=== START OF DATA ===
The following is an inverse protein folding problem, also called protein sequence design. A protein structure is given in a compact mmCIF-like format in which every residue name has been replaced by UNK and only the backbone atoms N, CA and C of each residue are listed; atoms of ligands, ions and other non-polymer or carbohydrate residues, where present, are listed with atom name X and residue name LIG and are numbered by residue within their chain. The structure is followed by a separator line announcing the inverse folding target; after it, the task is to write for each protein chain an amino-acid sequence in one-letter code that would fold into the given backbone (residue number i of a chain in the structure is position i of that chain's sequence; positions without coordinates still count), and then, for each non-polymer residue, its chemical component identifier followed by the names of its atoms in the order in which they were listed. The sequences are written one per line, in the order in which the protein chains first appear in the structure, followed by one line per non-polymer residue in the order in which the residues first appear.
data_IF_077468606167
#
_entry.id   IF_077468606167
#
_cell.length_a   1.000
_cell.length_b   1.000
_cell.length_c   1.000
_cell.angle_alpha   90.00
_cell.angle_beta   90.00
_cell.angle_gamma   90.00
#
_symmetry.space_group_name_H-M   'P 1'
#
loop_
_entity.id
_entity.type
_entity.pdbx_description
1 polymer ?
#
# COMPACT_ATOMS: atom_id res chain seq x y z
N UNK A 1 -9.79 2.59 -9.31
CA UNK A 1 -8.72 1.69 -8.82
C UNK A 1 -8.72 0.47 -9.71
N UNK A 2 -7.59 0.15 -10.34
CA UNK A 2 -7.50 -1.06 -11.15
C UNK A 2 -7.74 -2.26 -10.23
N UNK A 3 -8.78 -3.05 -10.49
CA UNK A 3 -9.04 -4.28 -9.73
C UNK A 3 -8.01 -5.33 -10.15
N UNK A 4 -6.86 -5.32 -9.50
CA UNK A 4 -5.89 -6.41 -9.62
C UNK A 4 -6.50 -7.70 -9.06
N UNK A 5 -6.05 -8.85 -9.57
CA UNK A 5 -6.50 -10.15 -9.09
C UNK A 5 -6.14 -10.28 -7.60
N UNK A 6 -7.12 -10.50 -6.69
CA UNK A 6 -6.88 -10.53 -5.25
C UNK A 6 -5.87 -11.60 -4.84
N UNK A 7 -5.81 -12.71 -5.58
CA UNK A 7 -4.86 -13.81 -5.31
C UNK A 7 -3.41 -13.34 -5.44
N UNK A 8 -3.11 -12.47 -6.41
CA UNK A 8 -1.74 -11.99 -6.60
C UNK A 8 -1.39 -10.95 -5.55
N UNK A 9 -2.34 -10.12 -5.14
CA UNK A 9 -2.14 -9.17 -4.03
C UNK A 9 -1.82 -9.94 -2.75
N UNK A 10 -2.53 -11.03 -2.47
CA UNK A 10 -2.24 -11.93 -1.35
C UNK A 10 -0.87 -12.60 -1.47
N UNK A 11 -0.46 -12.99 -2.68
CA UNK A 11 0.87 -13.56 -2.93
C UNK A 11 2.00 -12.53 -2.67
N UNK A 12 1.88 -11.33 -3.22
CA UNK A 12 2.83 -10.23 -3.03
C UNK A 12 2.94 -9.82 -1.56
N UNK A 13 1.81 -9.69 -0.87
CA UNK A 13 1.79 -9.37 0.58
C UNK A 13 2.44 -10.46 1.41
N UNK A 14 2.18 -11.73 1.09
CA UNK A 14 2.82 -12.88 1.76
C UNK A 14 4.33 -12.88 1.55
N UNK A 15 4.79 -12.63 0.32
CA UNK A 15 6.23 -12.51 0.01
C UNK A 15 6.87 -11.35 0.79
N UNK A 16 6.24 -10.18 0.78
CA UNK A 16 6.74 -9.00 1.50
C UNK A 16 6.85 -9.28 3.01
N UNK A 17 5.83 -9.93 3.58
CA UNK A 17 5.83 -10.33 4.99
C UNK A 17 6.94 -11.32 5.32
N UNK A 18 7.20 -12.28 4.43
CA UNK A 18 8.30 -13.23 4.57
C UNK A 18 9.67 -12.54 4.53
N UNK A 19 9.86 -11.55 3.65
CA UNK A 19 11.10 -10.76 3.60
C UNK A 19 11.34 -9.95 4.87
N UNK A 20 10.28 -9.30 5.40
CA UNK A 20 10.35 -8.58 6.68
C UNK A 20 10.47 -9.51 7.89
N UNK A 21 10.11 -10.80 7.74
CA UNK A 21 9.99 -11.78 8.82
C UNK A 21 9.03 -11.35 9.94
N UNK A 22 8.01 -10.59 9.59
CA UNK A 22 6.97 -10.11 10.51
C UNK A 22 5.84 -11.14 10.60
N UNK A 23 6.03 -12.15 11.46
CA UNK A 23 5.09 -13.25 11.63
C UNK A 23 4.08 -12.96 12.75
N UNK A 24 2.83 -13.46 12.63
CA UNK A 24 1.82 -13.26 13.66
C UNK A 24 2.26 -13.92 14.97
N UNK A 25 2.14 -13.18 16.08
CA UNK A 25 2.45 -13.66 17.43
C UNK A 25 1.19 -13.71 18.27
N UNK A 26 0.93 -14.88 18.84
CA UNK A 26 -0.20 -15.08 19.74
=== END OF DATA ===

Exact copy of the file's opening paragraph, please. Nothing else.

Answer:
The following is an inverse protein folding problem, also called protein sequence design. A protein structure is given in a compact mmCIF-like format in which every residue name has been replaced by UNK and only the backbone atoms N, CA and C of each residue are listed; atoms of ligands, ions and other non-polymer or carbohydrate residues, where present, are listed with atom name X and residue name LIG and are numbered by residue within their chain. The structure is followed by a separator line announcing the inverse folding target; after it, the task is to write for each protein chain an amino-acid sequence in one-letter code that would fold into the given backbone (residue number i of a chain in the structure is position i of that chain's sequence; positions without coordinates still count), and then, for each non-polymer residue, its chemical component identifier followed by the names of its atoms in the order in which they were listed. The sequences are written one per line, in the order in which the protein chains first appear in the structure, followed by one line per non-polymer residue in the order in which the residues first appear.